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Minimalist approach to getting dressed.

You and I are very similar in that we have science-related professions by day and passion-driven projects by night/weekend/every other free moment possible. As a dentist-turned-baker who happens to write on the side, I often get questioned how my lifestyle could possibly reflect slow-living. And yet, it does. I often say that slow-living isn’t so much what we DO, but rather, HOW we do it. Would you like to share your perspective on how, despite a busy schedule, slow-living is still the lifestyle that you embody? 

I think that your perspective is spot on for me too. When I lived in New York City I worked full time but had all my weekends and evenings and despite that I always felt on the go and busy. Since moving to LA and starting my business and working full time, sure I always have a lot to do, but I also have the balance of going to the beach and resting my mind or taking an evening to be inspired. I am not about rapid growth with my business, I want to do things true to my values and that takes time. I am growing slowly and enjoying the process. That’s how I live my life now, slowly and despite doing a lot I still think this is the mentality of slow living.

I see that you share the same affinity for indoor plants and coffee making as I do. What is your favorite plant and coffee drink (to make at home or order to-go on a busy day)?

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Coffee and plants fueling a side-hustle.

My favorite coffee drink right now is a flat white! I love the frothy texture of the milk and am still working on getting that same quality of froth at home. Favorite plant is very very hard. I love all of my plant babies so much. But if I have to choose, I would have to say my monstera deliciosa because mine has had a major growth spurt recently after having a really rough winter. I finally found a spot in the house she just loves and I just love letting her take up as much space as she can (something I am learning to do more of!).

Do you have any references (books, articles, or podcasts) that you would recommend for those wishing to learn more about environmental solutions?

Yes! the books Sapiens by Yuval Noah Harari (I liked the audio book because it was so long!) and Goodbye, Things but Fumio Sasaki totally changed how I perceive my material possessions. And Drawdown by Paul Hawken is excellent to get a feel for what the solutions to climate change are so you can spread the word and advocate for them! I also love Simple Matters by Erin Boyle, she has a blog that inspires me to live more sustainably and her book is packed with solutions and lifestyle hacks.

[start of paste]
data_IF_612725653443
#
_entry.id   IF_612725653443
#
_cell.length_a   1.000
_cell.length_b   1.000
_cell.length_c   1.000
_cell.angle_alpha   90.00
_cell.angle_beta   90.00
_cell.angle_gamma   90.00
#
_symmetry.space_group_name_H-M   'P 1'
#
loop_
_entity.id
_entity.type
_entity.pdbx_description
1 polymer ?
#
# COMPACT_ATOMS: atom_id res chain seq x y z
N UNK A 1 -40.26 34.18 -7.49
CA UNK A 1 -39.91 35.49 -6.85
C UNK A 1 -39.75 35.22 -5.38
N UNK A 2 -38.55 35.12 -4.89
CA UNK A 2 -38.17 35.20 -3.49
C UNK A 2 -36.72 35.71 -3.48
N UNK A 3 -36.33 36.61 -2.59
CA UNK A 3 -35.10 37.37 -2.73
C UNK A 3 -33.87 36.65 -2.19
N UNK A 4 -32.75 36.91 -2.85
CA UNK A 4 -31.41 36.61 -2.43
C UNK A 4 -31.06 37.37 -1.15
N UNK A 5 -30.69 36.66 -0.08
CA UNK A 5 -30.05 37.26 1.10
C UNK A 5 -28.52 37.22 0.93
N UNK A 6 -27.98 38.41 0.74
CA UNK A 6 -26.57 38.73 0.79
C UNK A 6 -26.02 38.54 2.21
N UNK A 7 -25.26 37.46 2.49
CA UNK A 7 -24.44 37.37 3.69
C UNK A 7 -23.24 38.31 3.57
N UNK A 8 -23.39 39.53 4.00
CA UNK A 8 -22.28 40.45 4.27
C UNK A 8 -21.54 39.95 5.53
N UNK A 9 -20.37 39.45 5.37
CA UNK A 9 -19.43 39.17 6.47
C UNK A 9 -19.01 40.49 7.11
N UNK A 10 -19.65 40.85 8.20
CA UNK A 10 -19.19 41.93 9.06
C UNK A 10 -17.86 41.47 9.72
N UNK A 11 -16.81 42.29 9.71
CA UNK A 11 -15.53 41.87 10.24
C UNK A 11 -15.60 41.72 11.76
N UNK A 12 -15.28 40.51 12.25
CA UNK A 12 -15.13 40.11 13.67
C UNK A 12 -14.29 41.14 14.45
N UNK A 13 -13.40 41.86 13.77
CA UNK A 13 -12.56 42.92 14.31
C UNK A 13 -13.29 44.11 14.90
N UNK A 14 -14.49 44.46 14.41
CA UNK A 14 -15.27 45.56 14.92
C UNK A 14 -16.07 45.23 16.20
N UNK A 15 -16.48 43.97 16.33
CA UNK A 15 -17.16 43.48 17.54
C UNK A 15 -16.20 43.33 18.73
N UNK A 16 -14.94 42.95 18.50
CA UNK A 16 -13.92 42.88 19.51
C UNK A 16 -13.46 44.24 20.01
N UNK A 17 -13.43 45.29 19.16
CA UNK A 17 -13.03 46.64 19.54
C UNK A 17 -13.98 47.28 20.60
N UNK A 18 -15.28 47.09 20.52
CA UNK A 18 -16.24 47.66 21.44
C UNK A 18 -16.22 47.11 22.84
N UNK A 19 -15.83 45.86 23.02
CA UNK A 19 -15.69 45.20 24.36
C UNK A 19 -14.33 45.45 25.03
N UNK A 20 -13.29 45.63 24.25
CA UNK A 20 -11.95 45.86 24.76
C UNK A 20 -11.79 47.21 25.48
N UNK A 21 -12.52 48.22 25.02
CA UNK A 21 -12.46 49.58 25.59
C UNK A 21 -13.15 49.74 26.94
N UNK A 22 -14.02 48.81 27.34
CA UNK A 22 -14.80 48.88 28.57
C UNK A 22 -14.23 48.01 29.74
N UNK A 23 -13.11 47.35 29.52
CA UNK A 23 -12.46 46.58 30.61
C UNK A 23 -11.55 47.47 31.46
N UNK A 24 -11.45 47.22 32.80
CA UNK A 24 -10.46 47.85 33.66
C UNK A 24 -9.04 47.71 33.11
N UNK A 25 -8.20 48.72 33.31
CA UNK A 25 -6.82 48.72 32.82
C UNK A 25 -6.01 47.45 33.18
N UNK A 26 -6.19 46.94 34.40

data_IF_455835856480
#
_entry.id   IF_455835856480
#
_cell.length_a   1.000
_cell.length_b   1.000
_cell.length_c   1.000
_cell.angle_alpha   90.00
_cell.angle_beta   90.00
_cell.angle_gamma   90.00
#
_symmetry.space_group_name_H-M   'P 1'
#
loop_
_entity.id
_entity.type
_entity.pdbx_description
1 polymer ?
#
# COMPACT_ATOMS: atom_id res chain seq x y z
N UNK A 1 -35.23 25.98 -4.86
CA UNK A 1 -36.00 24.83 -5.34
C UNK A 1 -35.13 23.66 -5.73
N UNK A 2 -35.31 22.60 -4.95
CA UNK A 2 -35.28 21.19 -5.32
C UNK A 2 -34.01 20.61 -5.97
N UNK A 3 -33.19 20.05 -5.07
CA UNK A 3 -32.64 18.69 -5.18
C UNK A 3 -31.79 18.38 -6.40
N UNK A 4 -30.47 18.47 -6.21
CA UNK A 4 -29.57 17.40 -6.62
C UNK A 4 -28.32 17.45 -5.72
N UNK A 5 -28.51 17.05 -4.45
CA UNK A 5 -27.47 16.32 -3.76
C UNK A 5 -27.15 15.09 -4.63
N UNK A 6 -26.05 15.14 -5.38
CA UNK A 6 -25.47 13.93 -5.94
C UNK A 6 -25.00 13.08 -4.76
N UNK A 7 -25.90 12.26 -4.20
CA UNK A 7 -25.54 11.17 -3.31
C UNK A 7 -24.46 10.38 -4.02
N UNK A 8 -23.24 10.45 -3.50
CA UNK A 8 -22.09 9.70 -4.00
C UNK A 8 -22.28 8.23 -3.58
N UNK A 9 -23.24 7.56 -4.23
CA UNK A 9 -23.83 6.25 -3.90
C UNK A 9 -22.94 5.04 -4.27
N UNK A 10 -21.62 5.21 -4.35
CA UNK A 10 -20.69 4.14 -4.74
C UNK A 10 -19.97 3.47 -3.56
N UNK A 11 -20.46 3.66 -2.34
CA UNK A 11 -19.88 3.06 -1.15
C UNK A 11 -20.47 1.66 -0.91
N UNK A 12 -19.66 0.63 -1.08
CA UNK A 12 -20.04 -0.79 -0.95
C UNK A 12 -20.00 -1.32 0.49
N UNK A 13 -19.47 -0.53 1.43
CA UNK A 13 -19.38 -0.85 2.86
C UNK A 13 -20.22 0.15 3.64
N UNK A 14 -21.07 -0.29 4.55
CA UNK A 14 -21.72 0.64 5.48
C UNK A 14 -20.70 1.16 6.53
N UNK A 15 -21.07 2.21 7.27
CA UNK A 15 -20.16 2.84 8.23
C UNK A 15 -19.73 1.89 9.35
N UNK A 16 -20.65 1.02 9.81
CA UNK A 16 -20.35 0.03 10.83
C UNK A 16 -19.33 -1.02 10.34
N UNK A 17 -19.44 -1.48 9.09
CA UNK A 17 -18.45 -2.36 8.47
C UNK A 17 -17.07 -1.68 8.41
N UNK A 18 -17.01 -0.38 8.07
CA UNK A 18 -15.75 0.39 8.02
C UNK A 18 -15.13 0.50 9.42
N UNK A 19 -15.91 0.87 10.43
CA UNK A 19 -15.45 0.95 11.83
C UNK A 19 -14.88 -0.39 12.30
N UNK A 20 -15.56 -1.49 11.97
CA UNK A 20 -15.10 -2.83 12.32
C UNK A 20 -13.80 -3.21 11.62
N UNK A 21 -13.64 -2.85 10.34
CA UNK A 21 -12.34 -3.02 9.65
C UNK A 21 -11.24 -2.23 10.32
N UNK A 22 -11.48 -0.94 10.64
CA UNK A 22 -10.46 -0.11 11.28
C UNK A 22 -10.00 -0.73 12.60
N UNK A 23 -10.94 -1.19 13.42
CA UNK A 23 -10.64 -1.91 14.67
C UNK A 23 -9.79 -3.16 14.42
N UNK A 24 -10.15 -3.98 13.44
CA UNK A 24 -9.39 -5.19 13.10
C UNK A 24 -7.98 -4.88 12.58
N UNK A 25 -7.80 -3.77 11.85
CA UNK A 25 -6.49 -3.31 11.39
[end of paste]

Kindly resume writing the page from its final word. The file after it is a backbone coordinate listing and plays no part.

Simple Matters is one of my favorite books. Erin Boyle is just amazing, and her book is part of what helped me be, not only okay, but absolutely in LOVE with a life of less. Last question: Where to next? 

That’s a big question, I am one of those people with a pharmacy receipt-long list of next projects but immediately I have one major and ambitious priority. I want to make Two Days Off circular and share more of the process behind that. I am thinking about creative ways to handle waste and consider every aspect of my products, cradle to grave. 

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For those interested in Two Days Off clothing, may I be the first to say that her articles of clothing are so very versatile and comfortable. For those curious about how the styles fit a 5’1″ petite 30 year old, see how I styled them on my trip to Seattle, WA. I would highly recommend them and I’ve got my sights on Indya dress next! The first four photos in this post were captured by Summer Blues Collective, and the last four were captured by Two Days Off.

Curating Closets: Socially Conscious Scrubs with FIGS

This post may contain affiliate links. Please see my disclosure to learn more.

It wasn’t too long ago that I wrote about how having a capsule wardrobe for work saves me money AND time. However, as of late, my luck has made a turn for the better. Over the course of the past few months, I was given an opportunity to seize a position at an office three blocks away from my house. Although it required a pay cut and involved busier hours, I took the job for two reasons. Firstly, the office primarily serves the under-served in our community, which more aligned with my intention in becoming a dentist in the first place. And secondly, the commute meant that I could nix using my car all together and substitute a ten-minute walk in order to save on gas money and cut emissions. Hurrah hurrah!